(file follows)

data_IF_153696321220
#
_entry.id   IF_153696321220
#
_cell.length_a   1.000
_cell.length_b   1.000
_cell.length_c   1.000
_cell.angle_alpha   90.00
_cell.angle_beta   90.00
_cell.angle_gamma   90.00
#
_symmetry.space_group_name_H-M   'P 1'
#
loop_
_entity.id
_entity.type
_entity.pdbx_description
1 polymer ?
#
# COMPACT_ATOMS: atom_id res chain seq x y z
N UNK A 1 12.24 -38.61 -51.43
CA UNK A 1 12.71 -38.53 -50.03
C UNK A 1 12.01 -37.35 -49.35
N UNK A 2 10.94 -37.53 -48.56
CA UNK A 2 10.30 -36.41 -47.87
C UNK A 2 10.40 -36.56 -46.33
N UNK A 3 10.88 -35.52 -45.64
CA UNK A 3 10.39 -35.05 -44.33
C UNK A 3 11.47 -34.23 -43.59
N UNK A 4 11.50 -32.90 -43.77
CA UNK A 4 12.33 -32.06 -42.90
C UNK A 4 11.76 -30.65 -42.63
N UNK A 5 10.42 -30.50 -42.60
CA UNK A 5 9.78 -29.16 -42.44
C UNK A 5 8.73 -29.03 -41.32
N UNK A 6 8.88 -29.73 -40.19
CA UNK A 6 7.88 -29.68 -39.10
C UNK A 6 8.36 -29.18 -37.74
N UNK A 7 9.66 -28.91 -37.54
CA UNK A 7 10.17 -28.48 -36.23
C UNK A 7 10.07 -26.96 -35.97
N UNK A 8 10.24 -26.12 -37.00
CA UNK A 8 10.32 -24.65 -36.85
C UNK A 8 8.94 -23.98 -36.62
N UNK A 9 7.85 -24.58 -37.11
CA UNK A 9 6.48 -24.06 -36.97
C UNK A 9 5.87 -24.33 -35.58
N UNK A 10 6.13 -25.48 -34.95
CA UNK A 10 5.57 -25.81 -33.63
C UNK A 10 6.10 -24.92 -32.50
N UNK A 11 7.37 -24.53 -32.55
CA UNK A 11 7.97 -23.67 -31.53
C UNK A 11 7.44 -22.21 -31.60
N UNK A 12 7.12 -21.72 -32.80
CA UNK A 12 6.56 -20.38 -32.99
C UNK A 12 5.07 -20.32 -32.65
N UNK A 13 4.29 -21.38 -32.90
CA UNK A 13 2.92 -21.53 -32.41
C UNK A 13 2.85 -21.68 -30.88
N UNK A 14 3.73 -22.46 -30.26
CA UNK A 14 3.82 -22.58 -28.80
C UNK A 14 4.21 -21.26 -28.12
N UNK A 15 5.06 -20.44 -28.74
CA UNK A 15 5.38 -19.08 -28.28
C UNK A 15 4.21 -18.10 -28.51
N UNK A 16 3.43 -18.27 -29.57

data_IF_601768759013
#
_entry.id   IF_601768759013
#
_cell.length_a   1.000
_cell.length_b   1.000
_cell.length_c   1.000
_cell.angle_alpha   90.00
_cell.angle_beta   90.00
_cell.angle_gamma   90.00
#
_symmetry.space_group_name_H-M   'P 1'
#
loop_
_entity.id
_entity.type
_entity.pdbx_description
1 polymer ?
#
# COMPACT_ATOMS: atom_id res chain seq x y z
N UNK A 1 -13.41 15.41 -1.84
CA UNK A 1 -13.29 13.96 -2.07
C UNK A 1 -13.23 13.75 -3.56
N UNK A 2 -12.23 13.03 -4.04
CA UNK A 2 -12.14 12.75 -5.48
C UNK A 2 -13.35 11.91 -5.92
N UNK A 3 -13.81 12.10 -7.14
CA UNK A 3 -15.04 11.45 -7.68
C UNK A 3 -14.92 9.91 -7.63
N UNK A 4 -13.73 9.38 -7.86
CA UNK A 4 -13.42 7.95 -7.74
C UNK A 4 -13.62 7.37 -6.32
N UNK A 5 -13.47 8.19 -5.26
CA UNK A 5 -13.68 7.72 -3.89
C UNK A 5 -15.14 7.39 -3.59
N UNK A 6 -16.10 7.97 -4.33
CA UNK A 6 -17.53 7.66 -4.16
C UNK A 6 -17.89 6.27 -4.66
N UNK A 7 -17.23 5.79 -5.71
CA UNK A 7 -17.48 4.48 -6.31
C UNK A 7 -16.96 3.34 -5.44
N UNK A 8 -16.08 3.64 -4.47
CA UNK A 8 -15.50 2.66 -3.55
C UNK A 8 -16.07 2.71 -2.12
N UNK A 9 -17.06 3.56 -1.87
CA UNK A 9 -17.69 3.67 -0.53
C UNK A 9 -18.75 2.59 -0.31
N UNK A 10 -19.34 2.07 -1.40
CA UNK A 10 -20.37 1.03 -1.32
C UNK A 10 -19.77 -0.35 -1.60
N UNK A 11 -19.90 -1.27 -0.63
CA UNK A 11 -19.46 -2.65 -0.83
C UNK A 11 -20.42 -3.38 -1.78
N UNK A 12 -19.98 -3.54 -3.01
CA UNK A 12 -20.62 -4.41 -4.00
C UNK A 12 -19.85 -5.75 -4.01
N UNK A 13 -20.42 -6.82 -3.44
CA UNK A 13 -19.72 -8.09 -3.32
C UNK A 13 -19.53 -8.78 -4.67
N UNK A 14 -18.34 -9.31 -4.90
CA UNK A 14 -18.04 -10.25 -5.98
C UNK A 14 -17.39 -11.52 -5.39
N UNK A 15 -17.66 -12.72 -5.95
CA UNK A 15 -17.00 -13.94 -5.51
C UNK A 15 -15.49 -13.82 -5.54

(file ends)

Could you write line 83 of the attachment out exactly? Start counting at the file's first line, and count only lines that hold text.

_entity.pdbx_description